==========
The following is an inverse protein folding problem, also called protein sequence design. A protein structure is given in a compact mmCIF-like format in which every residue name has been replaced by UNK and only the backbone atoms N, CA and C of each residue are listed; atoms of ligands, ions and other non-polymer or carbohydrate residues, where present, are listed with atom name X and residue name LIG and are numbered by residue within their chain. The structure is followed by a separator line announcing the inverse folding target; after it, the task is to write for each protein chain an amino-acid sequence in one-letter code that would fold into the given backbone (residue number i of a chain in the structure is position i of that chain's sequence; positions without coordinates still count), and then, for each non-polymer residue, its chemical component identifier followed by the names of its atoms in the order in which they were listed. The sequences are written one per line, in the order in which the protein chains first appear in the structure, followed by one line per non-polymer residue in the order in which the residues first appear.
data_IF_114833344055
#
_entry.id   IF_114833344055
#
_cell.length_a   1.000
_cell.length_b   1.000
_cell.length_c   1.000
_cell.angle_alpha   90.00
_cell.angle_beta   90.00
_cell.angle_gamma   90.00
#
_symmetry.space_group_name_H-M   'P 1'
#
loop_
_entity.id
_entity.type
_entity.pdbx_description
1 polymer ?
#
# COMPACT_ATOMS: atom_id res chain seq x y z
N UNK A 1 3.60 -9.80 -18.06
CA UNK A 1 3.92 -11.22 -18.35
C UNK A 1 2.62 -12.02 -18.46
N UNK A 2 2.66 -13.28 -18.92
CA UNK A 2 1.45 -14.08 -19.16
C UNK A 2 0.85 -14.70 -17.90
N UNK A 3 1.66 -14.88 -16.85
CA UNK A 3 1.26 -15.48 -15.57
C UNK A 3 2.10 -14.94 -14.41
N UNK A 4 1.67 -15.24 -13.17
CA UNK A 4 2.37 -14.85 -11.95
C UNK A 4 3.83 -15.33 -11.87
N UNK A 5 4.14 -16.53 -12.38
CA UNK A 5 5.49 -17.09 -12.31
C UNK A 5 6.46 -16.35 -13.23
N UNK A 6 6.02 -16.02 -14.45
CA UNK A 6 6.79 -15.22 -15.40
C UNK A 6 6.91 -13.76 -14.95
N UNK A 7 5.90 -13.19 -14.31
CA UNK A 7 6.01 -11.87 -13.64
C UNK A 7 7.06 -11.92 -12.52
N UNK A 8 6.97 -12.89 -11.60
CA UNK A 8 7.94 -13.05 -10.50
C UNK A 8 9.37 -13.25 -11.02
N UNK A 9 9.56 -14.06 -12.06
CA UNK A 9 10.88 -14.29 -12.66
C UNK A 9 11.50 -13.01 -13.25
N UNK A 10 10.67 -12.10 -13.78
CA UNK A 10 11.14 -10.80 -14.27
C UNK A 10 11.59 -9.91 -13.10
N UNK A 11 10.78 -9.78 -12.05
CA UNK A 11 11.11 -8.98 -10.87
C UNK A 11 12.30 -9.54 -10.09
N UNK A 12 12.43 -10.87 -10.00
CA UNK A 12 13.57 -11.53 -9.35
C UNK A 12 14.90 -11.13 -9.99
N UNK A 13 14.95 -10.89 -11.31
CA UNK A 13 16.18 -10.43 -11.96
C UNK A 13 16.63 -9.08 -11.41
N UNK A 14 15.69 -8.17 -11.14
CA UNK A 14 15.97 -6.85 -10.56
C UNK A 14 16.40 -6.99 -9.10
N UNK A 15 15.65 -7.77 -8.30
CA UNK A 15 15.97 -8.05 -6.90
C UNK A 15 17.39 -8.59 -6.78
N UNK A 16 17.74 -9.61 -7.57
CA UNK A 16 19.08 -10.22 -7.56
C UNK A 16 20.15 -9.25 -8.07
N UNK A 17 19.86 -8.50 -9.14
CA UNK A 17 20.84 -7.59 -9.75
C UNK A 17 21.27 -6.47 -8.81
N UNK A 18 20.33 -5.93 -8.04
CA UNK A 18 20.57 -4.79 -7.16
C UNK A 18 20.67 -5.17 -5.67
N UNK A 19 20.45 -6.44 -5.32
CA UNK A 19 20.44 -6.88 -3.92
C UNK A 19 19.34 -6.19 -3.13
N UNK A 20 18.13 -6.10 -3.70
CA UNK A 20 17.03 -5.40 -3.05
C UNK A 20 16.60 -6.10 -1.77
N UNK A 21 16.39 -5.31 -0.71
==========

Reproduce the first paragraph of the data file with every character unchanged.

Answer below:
The following is an inverse protein folding problem, also called protein sequence design. A protein structure is given in a compact mmCIF-like format in which every residue name has been replaced by UNK and only the backbone atoms N, CA and C of each residue are listed; atoms of ligands, ions and other non-polymer or carbohydrate residues, where present, are listed with atom name X and residue name LIG and are numbered by residue within their chain. The structure is followed by a separator line announcing the inverse folding target; after it, the task is to write for each protein chain an amino-acid sequence in one-letter code that would fold into the given backbone (residue number i of a chain in the structure is position i of that chain's sequence; positions without coordinates still count), and then, for each non-polymer residue, its chemical component identifier followed by the names of its atoms in the order in which they were listed. The sequences are written one per line, in the order in which the protein chains first appear in the structure, followed by one line per non-polymer residue in the order in which the residues first appear.